Mayor: Thank you, Council Member. And thank you, I can tell how much this is passionate work for you to work with community residents, to make things better. And I really appreciate what you said, when there's an act of violence, everyone is affected, everyone's lives change. We've got to stop that violence with community-based solutions. So, thank you. And now, everyone, I want you to hear from someone who created one of those community-based solutions. I really admire when folks see a problem and they say, if there's not a solution, we're going to create one, we're going to make something new, we're going to bring the community together and be part of the change we need. It takes a lot of spirit, a lot of heart to say I'm going to step forward, I'm going to make the difference. And our next speaker is someone who did that – Founder and President of 100 Suits for 100 Men. There'll be playing a crucial role in stopping violence in 105th Precinct. My pleasure to introduce Kevin Livingston. 


Mayor: Thank you so much, Kevin. And, Kevin, thank you again – it takes so much to say you're going to create something and make it work. You've done that, your colleagues have done that. It's making a difference. It's going to be one of the reasons we turn things around the summer and you're going to save lives. I just want to thank you for the profound work you're doing. God bless you. Thank you so much.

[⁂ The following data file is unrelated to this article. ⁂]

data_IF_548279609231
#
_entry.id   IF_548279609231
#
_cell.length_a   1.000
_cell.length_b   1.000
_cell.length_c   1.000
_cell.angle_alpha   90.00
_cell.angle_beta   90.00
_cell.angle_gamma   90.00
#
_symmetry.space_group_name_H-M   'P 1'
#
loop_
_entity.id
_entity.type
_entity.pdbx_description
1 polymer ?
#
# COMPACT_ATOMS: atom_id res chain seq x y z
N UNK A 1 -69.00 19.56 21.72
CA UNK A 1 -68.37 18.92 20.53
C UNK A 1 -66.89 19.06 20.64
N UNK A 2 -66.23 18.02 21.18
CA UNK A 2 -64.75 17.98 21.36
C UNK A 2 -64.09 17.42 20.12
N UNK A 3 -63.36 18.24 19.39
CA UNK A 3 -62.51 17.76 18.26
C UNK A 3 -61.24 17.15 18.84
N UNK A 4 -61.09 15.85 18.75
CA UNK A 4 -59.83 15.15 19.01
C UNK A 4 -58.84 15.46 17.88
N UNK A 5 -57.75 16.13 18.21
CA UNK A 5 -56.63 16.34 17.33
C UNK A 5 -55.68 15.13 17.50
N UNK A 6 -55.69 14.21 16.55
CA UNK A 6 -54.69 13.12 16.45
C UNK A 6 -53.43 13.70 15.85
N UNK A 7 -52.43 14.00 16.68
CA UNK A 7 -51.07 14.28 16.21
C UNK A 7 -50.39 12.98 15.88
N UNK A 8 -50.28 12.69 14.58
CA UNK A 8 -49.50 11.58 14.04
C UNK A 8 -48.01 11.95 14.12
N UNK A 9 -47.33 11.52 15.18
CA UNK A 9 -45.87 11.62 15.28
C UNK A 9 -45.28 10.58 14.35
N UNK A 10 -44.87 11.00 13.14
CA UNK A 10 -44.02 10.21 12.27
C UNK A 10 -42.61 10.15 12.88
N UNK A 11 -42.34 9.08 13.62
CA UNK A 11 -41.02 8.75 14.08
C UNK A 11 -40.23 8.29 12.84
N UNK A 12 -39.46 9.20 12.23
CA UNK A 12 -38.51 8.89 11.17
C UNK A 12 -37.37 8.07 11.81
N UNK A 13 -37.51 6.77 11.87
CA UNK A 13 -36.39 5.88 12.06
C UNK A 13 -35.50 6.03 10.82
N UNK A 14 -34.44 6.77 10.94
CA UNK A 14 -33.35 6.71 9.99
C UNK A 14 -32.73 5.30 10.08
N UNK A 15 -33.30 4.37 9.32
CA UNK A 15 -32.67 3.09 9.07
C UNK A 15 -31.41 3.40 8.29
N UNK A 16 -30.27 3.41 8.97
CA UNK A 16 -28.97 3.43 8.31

All right, everyone, let's do what we do every day now and let's turn to our indicators, and again, we have had weeks of good indicators. Today is no exception. Let's keep going and I'll keep saying it, if you like these good indicators, if you like the fact that things are getting better, if you'd like fewer and fewer restrictions and you haven't yet gotten vaccinated, go get vaccinated. So here we go. Number one, daily number of people admitted to New York City hospitals for suspected COVID-19 – today's report: 121 patients. So obviously well below threshold confirmed positivity also has gotten a lot lower 37.19 percent. Hospitalization rate also well below threshold, 1.61 per 100,000. So that's good news all along. Number two, new reported cases on a seven-day average. Well, that graph speaks for itself – continued progress. Today's report: 1,083 cases. Number three, percentage of people testing citywide positive for COVID-19 today's report: 2.61 percent – again, way below threshold and declining. So, that's good news all around. A few words in Spanish, as we conclude, and this is about again, how we work together with the community to end gun violence.